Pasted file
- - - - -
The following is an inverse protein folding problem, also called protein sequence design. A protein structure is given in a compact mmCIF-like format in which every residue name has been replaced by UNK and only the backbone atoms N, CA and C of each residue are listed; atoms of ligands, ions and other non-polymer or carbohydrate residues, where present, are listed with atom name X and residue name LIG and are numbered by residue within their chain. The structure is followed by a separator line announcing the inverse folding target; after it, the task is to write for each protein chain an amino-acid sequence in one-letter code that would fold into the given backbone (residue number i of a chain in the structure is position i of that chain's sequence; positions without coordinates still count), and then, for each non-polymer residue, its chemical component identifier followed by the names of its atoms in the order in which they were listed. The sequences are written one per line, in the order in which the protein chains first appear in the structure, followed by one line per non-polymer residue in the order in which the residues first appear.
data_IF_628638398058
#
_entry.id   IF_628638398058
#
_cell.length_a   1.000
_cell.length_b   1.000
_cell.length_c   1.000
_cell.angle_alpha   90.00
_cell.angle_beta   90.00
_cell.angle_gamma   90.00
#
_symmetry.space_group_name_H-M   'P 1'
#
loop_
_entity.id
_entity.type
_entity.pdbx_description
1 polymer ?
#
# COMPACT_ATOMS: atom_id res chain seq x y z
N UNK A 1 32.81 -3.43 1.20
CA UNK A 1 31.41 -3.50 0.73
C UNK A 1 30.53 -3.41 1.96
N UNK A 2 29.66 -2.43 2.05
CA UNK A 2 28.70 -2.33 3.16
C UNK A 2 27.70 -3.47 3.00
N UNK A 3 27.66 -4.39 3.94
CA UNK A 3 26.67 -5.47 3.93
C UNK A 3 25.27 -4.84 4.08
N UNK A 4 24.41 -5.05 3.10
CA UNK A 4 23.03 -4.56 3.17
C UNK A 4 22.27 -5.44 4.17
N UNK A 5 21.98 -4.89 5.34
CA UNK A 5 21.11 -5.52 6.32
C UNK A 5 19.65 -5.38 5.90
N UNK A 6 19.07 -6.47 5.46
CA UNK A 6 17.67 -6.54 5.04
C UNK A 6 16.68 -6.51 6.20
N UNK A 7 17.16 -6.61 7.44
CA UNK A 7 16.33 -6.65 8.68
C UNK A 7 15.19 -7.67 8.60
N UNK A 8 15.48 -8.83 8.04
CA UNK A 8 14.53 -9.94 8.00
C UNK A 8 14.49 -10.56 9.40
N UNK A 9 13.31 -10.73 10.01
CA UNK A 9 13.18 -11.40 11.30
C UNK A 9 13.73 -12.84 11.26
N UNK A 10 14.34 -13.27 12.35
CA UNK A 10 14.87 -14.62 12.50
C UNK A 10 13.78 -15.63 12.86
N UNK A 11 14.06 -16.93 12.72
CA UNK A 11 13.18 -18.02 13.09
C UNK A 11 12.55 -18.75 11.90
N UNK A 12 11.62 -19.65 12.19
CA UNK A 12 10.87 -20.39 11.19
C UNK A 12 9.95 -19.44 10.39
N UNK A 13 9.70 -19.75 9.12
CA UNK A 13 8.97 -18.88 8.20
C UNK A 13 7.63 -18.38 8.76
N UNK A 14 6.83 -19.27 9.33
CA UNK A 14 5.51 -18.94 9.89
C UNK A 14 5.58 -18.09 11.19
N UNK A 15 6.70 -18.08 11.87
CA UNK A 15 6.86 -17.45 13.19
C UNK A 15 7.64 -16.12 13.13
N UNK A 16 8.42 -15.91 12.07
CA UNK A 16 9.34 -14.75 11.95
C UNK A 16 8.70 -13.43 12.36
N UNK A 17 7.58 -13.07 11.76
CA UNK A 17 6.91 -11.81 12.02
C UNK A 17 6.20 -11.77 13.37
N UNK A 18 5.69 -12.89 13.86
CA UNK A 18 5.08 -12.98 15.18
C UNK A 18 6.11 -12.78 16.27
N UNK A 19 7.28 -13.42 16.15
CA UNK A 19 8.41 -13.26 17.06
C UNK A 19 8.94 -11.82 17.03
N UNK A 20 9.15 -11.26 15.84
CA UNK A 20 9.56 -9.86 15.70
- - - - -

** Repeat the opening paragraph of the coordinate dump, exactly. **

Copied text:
The following is an inverse protein folding problem, also called protein sequence design. A protein structure is given in a compact mmCIF-like format in which every residue name has been replaced by UNK and only the backbone atoms N, CA and C of each residue are listed; atoms of ligands, ions and other non-polymer or carbohydrate residues, where present, are listed with atom name X and residue name LIG and are numbered by residue within their chain. The structure is followed by a separator line announcing the inverse folding target; after it, the task is to write for each protein chain an amino-acid sequence in one-letter code that would fold into the given backbone (residue number i of a chain in the structure is position i of that chain's sequence; positions without coordinates still count), and then, for each non-polymer residue, its chemical component identifier followed by the names of its atoms in the order in which they were listed. The sequences are written one per line, in the order in which the protein chains first appear in the structure, followed by one line per non-polymer residue in the order in which the residues first appear.